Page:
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Test Your Vocabulary

“The richer and more copious one’s vocabulary and the greater one’s awareness of fine distinctions and subtle nuances of meaning, the more fertile and precise is likely to be one’s thinking. Knowledge of things and knowledge of the words for them grow together. If you do not know the words, you can hardly know the thing.”
―Henry Hazlitt, Thinking as a Science

Here is another of our intermittent vocabulary tests. The answers directly follow the quiz.

1. arcane

A) evil
B) sweet
C) mysterious
D) curved

2. temerity

A) boldness
B) fear
C) inflexibility
D) foresight

3. feckless

A) uninformed
B) sterile
C) incompetent
D) distasteful

4. precipitous

A) unexpected
B) edgy
C) clean
D) steep

5. stolid

A) muscular
B) impassive
C) watchful
D) confused

6. egregious

A) outrageous
B) angry
C) desperate
D) life-changing

7. trenchant

A) watery
B) sharp
C) melodic
D) handy

8. assuage

A) demolish
B) predict
C) relieve
D) condemn

9. protean

A) healthy
B) versatile
C) unruly
D) implausible

10. oxymoron

A) a complete fool
B) a muscular bully
C) a legal document that voids a contract
D) a phrase that seems to contradict itself


1: C) mysterious. Their arcane habits and practices shocked our Western eyes.

2: A) boldness. He had the temerity to disobey the judge’s orders.

3: C) incompetent. Rita’s feckless cousin just lost another job.

4: D) steep. The young hikers turned back, unwilling to scale the precipitous cliffs.

5: B) impassive. I wished that my class of stolid undergraduates were more interested in what was happening around them.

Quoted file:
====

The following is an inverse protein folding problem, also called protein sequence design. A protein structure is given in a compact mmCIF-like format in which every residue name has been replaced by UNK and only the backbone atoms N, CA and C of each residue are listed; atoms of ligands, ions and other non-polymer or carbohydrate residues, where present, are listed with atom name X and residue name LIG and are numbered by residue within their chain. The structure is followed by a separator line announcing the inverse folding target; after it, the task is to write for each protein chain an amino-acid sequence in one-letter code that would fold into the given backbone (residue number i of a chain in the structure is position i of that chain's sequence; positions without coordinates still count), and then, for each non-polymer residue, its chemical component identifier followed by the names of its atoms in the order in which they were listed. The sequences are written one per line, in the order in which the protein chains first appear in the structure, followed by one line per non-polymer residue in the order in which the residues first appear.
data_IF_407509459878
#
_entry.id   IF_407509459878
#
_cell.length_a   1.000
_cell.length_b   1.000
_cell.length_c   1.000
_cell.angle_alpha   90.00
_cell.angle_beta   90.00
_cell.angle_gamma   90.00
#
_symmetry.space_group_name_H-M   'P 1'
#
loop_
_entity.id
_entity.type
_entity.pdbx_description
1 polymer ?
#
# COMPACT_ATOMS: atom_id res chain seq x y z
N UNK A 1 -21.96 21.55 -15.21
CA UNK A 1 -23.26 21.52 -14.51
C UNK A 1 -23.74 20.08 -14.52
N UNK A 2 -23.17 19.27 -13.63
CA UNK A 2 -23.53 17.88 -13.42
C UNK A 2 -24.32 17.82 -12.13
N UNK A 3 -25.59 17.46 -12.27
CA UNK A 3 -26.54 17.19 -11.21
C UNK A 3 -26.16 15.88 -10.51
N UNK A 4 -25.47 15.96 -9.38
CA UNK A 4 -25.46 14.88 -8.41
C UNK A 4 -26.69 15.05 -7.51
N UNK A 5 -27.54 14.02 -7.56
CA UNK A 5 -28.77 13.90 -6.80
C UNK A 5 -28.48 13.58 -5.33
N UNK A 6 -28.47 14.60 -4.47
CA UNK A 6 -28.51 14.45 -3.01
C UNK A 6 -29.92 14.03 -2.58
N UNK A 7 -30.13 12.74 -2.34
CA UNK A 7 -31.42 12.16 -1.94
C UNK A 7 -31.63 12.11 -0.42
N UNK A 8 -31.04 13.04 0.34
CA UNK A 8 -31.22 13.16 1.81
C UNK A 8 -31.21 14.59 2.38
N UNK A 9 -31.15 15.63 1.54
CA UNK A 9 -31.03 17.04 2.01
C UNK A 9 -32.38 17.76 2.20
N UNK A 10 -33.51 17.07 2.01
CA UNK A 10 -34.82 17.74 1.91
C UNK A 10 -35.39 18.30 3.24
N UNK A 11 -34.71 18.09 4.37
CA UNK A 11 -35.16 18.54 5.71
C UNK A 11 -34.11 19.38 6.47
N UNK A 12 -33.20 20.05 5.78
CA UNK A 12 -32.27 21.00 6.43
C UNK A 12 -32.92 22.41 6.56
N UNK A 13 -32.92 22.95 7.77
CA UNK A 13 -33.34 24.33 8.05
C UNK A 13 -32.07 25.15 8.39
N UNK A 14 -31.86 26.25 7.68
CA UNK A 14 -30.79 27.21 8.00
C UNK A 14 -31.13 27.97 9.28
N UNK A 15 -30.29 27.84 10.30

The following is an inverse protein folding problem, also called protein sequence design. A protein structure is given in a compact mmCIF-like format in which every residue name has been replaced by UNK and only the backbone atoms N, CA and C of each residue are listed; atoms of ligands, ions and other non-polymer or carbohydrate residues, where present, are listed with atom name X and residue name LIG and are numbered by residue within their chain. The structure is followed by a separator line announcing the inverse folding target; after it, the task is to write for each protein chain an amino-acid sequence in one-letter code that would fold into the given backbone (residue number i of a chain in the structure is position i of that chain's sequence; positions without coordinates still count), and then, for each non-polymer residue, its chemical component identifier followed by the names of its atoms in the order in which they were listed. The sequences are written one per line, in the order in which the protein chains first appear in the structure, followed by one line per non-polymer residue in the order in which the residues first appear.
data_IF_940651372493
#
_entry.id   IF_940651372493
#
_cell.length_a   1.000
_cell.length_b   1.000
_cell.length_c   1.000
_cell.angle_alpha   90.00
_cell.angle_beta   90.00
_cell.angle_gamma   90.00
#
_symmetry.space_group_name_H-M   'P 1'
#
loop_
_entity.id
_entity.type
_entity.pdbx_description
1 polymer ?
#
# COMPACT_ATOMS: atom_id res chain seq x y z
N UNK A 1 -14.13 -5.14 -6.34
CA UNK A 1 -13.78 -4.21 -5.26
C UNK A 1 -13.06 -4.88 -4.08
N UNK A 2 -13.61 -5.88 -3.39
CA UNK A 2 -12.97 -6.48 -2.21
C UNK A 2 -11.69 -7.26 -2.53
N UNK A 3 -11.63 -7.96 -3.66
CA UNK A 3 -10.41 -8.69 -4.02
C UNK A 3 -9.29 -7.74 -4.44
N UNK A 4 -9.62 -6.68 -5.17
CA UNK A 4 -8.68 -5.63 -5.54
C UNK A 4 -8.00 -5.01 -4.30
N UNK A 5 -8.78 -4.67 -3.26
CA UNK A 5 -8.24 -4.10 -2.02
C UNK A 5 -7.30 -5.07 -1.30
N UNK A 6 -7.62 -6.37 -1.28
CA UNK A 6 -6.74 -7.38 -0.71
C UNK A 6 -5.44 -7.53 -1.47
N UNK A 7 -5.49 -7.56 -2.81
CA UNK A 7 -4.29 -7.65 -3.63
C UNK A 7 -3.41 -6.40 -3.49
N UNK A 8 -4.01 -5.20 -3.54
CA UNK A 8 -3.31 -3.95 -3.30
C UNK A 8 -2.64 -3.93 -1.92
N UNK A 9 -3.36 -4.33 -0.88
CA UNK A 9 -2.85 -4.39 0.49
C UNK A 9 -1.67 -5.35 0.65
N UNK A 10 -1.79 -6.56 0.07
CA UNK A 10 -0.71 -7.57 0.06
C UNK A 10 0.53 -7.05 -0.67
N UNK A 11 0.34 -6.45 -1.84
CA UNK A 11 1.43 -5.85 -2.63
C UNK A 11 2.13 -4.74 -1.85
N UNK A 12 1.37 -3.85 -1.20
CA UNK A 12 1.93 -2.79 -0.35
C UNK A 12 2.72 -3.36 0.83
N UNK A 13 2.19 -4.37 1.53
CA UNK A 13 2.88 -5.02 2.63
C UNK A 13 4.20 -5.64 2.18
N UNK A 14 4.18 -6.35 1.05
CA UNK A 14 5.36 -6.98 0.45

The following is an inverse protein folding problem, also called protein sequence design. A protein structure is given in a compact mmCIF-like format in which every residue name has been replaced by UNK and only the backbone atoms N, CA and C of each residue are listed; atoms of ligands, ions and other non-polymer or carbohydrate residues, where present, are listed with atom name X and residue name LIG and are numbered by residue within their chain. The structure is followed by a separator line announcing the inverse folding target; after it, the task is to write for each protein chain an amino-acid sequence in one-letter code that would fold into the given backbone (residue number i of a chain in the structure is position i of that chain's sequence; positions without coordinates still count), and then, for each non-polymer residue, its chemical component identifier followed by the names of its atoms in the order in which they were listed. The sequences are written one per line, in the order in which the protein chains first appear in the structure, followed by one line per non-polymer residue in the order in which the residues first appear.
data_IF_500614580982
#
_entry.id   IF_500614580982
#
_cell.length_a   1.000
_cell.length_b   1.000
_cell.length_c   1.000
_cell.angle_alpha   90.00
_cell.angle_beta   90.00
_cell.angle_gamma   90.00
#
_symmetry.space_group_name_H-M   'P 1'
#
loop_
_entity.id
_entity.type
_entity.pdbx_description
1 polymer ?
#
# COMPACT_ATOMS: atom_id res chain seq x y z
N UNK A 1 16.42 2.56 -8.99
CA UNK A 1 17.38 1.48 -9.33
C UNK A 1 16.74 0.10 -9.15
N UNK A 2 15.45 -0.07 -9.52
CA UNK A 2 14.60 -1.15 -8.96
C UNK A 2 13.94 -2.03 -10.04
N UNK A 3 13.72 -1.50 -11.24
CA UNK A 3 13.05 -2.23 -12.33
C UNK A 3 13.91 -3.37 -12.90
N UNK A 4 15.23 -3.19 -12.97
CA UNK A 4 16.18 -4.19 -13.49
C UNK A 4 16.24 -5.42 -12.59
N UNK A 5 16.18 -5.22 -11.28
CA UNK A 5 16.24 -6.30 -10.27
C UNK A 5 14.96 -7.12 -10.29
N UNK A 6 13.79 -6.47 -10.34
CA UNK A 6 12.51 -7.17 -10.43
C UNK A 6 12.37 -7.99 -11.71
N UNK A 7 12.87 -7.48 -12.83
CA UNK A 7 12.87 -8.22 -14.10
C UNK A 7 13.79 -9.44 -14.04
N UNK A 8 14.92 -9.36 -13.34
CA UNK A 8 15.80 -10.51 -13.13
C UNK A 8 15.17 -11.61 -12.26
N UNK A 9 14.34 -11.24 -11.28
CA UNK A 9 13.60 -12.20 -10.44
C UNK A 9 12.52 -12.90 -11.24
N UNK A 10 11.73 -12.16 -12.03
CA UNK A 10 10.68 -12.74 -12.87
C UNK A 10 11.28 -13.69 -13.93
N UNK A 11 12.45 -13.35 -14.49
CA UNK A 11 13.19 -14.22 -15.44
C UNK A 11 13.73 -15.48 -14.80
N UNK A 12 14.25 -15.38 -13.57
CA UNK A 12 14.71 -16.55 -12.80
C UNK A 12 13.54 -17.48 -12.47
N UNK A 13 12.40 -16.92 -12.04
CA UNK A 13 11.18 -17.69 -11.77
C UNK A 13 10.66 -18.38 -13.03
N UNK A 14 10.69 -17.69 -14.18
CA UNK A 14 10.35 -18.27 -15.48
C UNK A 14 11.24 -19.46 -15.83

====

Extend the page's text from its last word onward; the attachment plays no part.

6: A) outrageous. This was an egregious act of betrayal.

7: B) sharp. Oscar’s trenchant wit won him many an argument.

8: C) relieve. To assuage her guilt, she decided to change her ways.

9: B) versatile. He is a protean musician who can play in almost any style.

10: D) a phrase that seems to contradict itself. Isn’t “jumbo shrimp” an oxymoron?

Because of the e-newsletter’s large readership, please submit your English usage questions through GrammarBook.com’s Grammar Blog.

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and Punctuation

by Jane Straus, Lester Kaufman, and Tom Stern

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Rules for Writing Good: Writing Tips
Beginning this week, we are going to run selections from a perverse set of rules that are guilty of the very mistakes they seek to prevent. English teachers, students, scientists, and writers have been circulating these self-contradictory rules for more than a century.

1. Don’t be a person whom people realize confuses who and whom.

2. Never use no double negatives.

3. When writing, participles must not be dangled.

68 One-Minute English Usage Videos

English In A Snap: 68 One-Minute English Usage Videos FREE 

Learn all about who and whom, affect and effect, subjects and verbs, adjectives and adverbs, commas, semicolons, quotation marks, and much more by just sitting back and enjoying these easy-to-follow lessons. Tell your colleagues (and boss), children, teachers, and friends. Click here to watch.

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